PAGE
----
Two LPGA rookies, Dane Line Vedel and American Anya Alvarez have caught my eye.  Vedel played a competent, sturdy game at the Pure Silk-Bahamas and again at the RACV Ladies Masters.  The Australian Open will be her third event.  Will she make the cut?  Will she improve on her even par, 45th place finish.  Alvarez briefly led the field at the New Zealand Women’s Open, her season-opening event, and finished with a very respectable -7 and a share of 3rd place.  She missed the cut at the RACV Ladies Masters last week.  Can she retrieve that game she played in New Zealand?

Three Team Europe 2013 Solheim Cup standouts are always on my watch list, Charley Hull, Caroline Hedwall, and Beatriz Recari.

Hull, England’s teen phenom, turned pro in January 2013 and hasn’t missed a cut yet.  She finished just outside the top-10 at the New Zealand Women’s Open and alongside Yani Tseng, with a share of 10th place at the RACV Australian Masters.  Hull’s a fearless players and, like Lexi Thompson, if she can keep her ball in the fairway she’ll put birdies on her card.

Sweden’s Caroline Hedwall rivals Suzann Pettersen for power.  Rolex Ranked No. 21, Hedwall is starting her third year on the LPGA Tour and despite an outstanding golf game she remains winless.  But it’s just a matter of time before the game she took to the 2013 Solheim Cup comes out of her bag.  She finished with a share of 5th place last week at the RACV Australian Masters.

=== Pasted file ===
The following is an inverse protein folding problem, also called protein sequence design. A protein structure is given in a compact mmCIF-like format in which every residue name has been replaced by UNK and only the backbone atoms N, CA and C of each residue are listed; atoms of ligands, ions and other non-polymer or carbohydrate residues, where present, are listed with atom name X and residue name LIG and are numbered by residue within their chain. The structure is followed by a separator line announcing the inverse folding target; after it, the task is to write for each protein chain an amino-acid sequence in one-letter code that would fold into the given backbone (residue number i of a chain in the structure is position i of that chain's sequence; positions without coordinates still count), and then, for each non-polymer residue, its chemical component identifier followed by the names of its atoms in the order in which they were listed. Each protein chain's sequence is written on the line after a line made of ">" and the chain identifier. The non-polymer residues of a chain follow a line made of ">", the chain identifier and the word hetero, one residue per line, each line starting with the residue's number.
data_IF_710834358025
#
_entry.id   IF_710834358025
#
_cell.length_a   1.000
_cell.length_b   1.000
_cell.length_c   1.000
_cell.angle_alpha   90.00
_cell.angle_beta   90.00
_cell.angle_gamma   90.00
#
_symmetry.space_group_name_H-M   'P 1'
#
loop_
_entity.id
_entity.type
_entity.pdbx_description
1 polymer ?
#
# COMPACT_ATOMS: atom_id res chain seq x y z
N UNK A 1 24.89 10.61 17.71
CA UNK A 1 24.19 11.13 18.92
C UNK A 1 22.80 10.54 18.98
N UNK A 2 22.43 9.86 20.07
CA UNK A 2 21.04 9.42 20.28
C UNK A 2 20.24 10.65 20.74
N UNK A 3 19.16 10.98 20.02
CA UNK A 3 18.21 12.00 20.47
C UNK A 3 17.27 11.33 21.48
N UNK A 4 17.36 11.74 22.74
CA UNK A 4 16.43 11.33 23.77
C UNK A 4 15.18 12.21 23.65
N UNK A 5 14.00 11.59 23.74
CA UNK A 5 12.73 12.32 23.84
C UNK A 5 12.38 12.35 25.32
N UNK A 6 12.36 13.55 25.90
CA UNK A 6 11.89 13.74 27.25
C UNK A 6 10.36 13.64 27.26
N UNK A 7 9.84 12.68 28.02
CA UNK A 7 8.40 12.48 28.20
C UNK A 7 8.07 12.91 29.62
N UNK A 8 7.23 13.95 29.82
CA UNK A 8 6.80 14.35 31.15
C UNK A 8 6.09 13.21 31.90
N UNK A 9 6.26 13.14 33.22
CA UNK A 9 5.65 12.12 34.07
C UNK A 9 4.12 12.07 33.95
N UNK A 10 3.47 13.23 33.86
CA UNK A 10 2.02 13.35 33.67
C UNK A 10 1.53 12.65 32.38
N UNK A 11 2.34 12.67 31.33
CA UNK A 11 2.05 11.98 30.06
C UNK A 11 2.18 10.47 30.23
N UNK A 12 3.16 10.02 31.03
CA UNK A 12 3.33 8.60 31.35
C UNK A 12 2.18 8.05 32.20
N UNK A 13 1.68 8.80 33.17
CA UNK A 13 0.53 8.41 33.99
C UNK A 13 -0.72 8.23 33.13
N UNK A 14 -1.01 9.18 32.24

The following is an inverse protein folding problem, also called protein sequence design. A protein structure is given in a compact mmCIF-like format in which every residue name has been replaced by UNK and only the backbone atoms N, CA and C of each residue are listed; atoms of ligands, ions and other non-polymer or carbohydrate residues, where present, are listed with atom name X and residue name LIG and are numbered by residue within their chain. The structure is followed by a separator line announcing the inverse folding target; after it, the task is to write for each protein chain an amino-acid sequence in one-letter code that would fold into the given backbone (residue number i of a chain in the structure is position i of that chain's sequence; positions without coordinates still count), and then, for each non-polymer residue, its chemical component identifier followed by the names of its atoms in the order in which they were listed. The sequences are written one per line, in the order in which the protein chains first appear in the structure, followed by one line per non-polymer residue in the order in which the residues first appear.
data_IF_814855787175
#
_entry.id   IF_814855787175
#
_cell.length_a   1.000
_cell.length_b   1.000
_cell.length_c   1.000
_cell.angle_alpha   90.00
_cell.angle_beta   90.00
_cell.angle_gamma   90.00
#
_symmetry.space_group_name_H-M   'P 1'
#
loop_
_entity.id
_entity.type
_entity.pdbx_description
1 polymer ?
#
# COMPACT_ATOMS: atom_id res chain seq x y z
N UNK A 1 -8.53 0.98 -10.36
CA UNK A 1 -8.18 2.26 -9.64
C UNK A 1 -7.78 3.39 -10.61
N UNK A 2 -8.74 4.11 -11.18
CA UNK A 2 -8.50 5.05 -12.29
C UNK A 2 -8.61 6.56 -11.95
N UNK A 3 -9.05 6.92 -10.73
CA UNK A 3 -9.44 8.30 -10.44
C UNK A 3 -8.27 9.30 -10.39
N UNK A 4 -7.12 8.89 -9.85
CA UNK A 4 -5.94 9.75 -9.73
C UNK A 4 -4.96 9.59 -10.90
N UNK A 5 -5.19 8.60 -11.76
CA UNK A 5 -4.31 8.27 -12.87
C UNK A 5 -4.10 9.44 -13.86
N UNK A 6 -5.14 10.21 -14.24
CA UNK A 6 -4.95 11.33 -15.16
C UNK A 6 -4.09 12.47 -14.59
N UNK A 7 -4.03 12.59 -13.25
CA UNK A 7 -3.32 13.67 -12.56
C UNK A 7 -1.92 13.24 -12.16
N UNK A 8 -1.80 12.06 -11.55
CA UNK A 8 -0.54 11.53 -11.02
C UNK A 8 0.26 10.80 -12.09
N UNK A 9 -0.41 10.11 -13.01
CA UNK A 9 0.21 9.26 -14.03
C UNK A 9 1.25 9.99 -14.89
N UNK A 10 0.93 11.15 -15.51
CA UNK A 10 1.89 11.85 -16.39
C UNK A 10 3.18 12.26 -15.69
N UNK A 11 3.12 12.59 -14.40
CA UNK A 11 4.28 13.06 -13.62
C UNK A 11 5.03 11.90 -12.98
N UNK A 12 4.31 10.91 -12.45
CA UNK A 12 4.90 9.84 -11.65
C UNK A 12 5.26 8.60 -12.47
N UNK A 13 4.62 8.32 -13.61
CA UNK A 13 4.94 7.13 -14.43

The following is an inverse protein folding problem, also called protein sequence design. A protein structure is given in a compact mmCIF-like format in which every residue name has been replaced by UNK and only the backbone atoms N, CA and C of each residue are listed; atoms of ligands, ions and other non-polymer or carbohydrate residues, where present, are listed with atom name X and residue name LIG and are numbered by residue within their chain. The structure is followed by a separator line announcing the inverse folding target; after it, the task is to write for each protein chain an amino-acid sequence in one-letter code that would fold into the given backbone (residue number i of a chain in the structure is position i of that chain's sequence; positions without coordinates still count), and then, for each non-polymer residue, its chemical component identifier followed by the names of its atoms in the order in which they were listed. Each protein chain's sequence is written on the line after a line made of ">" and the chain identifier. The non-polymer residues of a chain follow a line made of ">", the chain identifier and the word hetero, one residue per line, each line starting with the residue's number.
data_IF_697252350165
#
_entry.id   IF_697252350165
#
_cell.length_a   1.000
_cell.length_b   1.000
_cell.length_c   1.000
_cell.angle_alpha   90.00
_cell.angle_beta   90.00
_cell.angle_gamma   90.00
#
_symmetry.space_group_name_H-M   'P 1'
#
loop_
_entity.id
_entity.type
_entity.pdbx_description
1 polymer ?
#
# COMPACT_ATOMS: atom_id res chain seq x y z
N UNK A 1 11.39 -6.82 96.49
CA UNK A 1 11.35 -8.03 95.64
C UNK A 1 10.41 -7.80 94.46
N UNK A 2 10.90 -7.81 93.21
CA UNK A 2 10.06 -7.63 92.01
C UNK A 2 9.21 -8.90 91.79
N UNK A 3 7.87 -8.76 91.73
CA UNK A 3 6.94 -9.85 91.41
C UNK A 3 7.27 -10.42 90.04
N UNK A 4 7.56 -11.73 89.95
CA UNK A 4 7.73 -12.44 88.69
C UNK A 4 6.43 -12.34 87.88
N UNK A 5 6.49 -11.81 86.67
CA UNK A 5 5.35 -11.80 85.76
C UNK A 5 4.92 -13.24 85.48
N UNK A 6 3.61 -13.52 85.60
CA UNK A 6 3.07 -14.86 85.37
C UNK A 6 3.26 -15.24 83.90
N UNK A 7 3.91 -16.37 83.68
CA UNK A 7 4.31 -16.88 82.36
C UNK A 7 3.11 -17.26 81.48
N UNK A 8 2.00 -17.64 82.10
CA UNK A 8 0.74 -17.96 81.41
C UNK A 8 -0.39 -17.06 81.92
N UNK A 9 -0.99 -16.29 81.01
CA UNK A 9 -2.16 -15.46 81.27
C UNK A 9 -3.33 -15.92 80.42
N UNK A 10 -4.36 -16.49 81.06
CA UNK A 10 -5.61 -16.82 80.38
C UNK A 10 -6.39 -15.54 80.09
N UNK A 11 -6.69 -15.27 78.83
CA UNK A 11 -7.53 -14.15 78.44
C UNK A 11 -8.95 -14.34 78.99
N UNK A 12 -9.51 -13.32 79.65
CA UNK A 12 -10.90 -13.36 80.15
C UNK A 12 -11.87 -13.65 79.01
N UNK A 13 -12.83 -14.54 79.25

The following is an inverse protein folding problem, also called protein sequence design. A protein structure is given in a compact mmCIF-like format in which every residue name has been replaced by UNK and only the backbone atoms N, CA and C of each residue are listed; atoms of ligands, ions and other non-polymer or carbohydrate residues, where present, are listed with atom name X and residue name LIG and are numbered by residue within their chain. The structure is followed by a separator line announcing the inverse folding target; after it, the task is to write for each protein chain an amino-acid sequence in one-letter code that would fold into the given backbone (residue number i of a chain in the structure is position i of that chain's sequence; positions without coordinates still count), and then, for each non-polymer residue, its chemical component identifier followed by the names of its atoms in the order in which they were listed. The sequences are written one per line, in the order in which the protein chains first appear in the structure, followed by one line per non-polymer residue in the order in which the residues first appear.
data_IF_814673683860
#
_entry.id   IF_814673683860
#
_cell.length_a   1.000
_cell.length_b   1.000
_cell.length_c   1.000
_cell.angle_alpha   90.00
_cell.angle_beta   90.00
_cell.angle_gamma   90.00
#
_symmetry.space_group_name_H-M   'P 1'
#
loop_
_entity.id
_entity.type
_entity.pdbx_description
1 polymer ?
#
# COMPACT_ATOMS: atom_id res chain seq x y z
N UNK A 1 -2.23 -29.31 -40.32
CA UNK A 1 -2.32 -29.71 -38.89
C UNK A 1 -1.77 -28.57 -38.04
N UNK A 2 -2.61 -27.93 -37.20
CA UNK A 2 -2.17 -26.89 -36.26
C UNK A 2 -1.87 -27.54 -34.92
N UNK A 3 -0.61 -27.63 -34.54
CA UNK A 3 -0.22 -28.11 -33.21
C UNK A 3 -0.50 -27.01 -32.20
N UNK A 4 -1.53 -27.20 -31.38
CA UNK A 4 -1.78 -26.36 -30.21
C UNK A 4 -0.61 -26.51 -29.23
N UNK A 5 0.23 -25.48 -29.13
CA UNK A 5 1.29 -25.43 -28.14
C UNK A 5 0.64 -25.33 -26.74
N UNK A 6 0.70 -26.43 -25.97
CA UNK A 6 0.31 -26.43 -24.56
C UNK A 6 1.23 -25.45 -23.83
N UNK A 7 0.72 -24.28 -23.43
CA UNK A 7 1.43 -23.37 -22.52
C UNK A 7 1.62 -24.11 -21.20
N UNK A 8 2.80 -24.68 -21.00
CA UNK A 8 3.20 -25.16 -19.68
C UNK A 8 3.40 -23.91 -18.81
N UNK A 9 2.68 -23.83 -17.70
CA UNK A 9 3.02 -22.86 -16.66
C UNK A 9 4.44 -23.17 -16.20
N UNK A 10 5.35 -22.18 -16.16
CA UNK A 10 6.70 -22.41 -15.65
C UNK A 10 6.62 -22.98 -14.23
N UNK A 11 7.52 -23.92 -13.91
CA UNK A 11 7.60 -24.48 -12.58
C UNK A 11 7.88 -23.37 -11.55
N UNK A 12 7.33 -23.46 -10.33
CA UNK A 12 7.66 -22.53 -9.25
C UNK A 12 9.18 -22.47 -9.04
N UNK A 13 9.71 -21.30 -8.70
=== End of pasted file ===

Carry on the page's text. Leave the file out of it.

Spaniard Beatriz Recari, Rolex Ranked No. 20, probable leader of Spain’s team to the LPGA International Crown in July, surprisingly missed the cut at the Pure Silk-Bahamas.  This will be her first event since that misstep.  Recari is a determined, unrelenting competitor.  Like Karrie Webb, she has some work to do for her own redemption.

This Year’s Amateur Star

Australian teenager Minjee Lee should be on everybody’s watch list.  The 17-year old already has an impressive resume that includes the 2012 US Girl’s Junior Championship and back-to-back Australian Women’s Amateur titles (2013 and 2014).  She finished the RACV Ladies Masters last week in 2nd place, two shots off Cheyenne Woods’ lead.  How many seasoned tour players will she pass at the Australian Open?

Media Coverage Schedule

The Golf Channel will provide daily coverage of the Women’s Australian Open: Wednesday, February 12, 11:00 PM-2:00 AM; Thursday, February 13, 1:00 PM-4:00 PM; Friday, February 14, 12:00 PM-2:30 PM, Saturday, February 15, 5:00 PM-9:00 PM, and Sunday, February 16, 5:00 PM-7:00 PM, all times are ET.